- Installation of Amenities: Adding new amenities like pools or gyms requires substantial planning and is classified under major renovations.
Legal Requirements for Major Renovations
Major renovations necessitate approvals and legal compliances. Below is a brief summary of the broad requirements for undertaking major renovations:
- Owners Corporation Approval: Major renovations typically require a special resolution vote at a general meeting of the owners corporation. The work is approved if no more than 25% of the votes cast are against it.
- Written Notice Requirement: A 14-day written notice is necessary for structural changes, detailing the renovation’s impact on the property’s structure.
- Contractor Licensing: It’s crucial to engage building contractors or tradespeople with valid licenses.
- Consequences of Unapproved Work: Undertaking major renovations without approval may lead to the requirement of restoring the property to its original state at the owner’s expense.
- Maintenance and Repair Responsibility: If the owner is responsible for post-renovation maintenance and repairs, a new bylaw authorising the project and establishing this responsibility is required.
We have covered the approval process and requirements in our detailed article [here]. Adhering to these guidelines is essential to ensure the structural integrity of the property, maintain legal compliance, and preserve harmony within the strata community, especially when undertaking major renovations.
Stocker vs The Owners: Why is obtaining proper approval important?
The case of Stocker vs The Owners – Strata Plan No. 6622 is a pivotal example in the context of strata renovations, highlighting the complexities and potential disputes that can arise from not obtaining proper approvals. In this case, Mr. Hartley undertook significant alterations to a wall in his unit back in 2011, including the removal of bricks and installation of sound insulation and a bookcase, without the necessary approval from the Owners Corporation. This action set the stage for future legal disputes, emphasising the importance of following due process in strata schemes.
The situation escalated when the Owners Corporation retrospectively approved Mr. Hartley’s alterations in 2021 through an ordinary resolution, despite concerns raised by another lot owner, Mr. Stocker. Mr. Stocker’s subsequent legal challenge, seeking to revert the common property to its original state and questioning the nature of the required approval, underscores the complexities involved in strata management. The Tribunal’s involvement in this case brought several key aspects to light. It determined that Mr. Stocker did not have the standing to seek the order under section 132 of the SSMA 2015 and classified the renovations as minor, requiring only an ordinary resolution. This classification is crucial as it differentiates the renovations from cosmetic works, which are excluded from the Act. Additionally, the Tribunal’s decision not to order Mr. Hartley’s removal from the strata committee, acknowledging his efforts to address concerns, reflects the nuanced considerations in such disputes.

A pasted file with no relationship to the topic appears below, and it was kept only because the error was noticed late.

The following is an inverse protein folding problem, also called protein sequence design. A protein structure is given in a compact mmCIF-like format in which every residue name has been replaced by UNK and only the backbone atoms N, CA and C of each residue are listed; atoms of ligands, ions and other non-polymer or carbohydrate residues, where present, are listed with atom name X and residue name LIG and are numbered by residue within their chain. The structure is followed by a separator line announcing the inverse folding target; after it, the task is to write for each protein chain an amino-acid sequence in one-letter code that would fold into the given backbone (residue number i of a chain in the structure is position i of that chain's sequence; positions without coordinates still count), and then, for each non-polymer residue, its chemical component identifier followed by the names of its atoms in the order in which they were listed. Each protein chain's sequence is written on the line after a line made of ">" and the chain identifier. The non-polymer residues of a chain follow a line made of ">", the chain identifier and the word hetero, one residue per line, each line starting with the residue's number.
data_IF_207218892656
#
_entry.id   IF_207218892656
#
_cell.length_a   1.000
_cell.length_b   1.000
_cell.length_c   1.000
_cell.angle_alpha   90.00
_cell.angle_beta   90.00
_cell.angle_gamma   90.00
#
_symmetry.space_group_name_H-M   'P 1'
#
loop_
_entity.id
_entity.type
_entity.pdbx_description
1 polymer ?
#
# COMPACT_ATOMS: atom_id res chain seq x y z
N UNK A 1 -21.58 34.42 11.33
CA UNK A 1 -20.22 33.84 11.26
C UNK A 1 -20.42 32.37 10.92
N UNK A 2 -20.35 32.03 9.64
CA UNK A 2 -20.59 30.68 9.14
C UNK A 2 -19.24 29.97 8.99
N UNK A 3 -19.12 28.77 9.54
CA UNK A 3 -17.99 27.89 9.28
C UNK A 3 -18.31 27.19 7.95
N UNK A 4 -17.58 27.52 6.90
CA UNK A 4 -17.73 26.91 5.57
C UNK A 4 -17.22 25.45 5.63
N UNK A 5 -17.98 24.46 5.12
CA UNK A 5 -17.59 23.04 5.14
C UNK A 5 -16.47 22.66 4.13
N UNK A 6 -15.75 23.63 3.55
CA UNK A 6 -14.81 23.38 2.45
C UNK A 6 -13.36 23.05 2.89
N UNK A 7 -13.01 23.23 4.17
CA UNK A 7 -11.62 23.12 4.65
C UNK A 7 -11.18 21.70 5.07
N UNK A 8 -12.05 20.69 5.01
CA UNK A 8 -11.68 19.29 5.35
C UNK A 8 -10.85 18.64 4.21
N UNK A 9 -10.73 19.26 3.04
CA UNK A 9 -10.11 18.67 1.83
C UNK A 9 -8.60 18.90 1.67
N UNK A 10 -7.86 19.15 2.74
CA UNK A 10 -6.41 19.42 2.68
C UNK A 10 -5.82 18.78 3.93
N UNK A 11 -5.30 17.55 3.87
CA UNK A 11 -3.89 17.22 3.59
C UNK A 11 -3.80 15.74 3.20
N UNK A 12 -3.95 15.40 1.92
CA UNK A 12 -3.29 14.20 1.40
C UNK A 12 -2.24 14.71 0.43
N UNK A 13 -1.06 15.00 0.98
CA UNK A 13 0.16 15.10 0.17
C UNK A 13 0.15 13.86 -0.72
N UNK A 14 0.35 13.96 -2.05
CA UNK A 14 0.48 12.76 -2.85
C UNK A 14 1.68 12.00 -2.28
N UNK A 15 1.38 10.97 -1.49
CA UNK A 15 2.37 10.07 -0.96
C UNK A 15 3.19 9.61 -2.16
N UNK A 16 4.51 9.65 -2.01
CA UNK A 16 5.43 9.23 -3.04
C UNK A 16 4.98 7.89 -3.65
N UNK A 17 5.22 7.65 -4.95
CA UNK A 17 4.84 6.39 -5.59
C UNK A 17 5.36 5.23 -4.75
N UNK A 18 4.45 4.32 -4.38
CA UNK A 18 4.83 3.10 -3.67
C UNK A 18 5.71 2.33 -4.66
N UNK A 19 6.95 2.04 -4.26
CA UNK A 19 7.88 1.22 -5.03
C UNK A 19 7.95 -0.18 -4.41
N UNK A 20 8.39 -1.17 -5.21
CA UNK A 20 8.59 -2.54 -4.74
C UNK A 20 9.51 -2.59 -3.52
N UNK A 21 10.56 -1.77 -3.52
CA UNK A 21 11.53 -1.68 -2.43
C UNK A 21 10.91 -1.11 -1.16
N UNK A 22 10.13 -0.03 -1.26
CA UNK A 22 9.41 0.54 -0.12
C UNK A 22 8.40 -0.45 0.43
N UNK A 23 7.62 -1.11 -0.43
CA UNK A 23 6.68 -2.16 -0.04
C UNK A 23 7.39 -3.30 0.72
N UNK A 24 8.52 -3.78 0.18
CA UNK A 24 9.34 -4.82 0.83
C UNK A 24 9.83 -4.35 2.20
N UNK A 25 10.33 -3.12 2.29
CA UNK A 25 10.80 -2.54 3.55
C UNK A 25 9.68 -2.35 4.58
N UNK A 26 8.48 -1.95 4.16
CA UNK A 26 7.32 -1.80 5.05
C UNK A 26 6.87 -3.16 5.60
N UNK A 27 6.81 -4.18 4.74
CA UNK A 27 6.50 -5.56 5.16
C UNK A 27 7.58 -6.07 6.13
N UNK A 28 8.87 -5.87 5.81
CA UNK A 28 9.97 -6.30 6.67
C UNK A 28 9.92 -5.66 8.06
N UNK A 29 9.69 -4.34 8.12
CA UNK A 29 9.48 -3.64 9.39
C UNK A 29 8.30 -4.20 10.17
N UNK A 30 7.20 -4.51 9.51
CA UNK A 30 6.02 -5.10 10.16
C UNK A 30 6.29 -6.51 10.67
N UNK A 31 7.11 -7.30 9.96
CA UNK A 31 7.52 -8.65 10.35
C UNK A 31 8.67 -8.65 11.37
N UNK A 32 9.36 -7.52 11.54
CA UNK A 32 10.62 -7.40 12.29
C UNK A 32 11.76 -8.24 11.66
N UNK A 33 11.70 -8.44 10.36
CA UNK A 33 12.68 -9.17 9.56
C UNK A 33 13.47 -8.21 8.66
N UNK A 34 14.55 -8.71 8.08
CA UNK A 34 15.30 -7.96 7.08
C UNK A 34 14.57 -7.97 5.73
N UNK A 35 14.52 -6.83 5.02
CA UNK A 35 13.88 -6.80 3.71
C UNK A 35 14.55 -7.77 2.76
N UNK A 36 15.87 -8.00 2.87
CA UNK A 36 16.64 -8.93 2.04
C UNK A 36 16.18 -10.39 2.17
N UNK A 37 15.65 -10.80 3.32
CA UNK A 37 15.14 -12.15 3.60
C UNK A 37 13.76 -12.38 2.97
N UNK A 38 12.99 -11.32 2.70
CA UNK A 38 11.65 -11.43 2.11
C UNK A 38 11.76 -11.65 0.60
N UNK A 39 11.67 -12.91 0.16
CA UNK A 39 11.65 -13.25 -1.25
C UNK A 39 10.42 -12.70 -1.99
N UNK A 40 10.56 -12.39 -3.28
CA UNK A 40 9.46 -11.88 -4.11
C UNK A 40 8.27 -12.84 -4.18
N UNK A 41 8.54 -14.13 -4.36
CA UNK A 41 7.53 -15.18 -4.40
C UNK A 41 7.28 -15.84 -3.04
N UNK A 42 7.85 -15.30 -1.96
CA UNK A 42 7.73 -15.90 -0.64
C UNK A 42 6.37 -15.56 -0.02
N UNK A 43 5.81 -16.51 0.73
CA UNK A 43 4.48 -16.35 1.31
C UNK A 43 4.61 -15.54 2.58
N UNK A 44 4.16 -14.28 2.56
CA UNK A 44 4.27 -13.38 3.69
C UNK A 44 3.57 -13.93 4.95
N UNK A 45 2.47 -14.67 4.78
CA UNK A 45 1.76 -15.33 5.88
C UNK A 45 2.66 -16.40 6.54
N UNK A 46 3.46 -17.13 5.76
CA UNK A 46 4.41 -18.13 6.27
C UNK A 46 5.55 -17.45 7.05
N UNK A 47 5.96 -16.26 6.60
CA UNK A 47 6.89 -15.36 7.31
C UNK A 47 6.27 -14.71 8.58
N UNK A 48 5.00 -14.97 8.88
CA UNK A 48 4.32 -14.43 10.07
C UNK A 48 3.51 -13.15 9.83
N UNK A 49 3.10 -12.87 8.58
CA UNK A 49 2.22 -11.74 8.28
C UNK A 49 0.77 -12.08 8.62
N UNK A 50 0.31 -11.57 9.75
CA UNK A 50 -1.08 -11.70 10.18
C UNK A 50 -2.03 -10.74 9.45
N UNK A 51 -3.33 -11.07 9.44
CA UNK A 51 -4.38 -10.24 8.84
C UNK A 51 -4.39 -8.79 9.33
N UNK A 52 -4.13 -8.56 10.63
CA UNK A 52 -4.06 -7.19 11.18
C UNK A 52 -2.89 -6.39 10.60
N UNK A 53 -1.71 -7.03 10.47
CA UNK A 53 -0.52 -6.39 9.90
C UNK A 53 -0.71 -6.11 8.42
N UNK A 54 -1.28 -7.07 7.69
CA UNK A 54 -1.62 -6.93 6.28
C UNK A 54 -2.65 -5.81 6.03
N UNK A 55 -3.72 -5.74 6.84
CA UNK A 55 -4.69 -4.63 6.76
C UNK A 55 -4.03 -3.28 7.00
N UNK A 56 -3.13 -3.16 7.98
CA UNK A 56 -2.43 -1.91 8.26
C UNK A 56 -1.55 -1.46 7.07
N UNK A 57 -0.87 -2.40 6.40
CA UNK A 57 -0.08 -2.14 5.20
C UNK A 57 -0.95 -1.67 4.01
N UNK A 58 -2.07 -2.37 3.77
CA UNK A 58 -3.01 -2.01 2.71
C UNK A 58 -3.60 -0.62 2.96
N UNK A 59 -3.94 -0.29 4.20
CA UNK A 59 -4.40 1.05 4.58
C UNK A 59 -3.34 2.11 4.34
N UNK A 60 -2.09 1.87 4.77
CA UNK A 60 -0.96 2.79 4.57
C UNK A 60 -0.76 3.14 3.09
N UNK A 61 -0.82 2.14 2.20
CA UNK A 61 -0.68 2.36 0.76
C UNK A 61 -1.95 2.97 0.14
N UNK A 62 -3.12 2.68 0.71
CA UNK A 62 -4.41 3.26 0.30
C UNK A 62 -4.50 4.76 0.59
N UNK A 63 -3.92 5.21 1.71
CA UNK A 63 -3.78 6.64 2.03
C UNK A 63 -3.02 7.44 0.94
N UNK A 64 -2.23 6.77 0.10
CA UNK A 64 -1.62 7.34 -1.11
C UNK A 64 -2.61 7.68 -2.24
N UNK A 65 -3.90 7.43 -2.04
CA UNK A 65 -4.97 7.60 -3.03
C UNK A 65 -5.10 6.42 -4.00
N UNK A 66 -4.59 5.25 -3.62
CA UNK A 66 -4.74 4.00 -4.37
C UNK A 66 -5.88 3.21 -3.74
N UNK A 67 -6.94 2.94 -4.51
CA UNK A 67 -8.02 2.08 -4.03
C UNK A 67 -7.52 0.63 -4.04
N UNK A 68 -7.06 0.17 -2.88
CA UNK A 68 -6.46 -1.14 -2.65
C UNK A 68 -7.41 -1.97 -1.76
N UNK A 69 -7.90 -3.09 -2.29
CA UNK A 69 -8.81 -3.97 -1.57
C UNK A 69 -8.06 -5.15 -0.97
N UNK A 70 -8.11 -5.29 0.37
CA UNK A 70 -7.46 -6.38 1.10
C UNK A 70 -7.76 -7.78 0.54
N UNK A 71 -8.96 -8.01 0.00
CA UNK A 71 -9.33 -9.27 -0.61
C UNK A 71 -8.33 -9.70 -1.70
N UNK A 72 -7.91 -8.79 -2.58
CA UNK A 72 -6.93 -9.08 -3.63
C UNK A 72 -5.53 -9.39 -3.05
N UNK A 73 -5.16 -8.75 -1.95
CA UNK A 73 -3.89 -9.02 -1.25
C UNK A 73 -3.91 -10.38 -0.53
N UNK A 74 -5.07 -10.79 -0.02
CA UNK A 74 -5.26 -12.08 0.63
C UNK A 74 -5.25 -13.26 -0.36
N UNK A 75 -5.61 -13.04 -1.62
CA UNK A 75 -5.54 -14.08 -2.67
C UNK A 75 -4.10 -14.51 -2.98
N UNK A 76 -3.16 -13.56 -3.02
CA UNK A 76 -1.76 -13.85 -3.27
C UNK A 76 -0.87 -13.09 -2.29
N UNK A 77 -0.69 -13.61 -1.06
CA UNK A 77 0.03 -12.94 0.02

This case serves as a critical reminder of the importance of obtaining the correct approvals for renovations in a strata scheme. It highlights the need for lot owners to either consult with their strata manager or seek legal advice to understand the specific approvals required for their intended works. Moreover, it emphasises the importance of adhering to the guidelines set out in the SSMA 2015 to prevent future legal complications and ensure harmonious living within the strata community. The case of Stocker v The Owners – Strata Plan No. 6622 illustrates the potential complexities and the critical need for compliance with strata regulations when carrying out renovations, serving as a cautionary tale for lot owners in strata schemes.
Understanding the distinctions between cosmetic, minor, and major renovations in New South Wales strata properties is essential for any property owner planning to make changes to their space. This guide has explored each category of renovation, highlighting the importance of adhering to specific strata regulations and legal requirements. With this comprehensive knowledge, owners can confidently proceed with their renovation projects, ensuring they align with both legal standards and the expectations of their strata community.
For those in need of specialised advice or legal assistance with their strata renovation projects, our law firm is ready to provide expert support. At PBL Law Group, our expertise in NSW strata law enables us to offer customised guidance, ensuring your renovation projects are not only visually pleasing but also compliant with legal obligations and reflective of your strata community’s values. Contact us today for personalised assistance and embark on your renovation journey with confidence and legal clarity.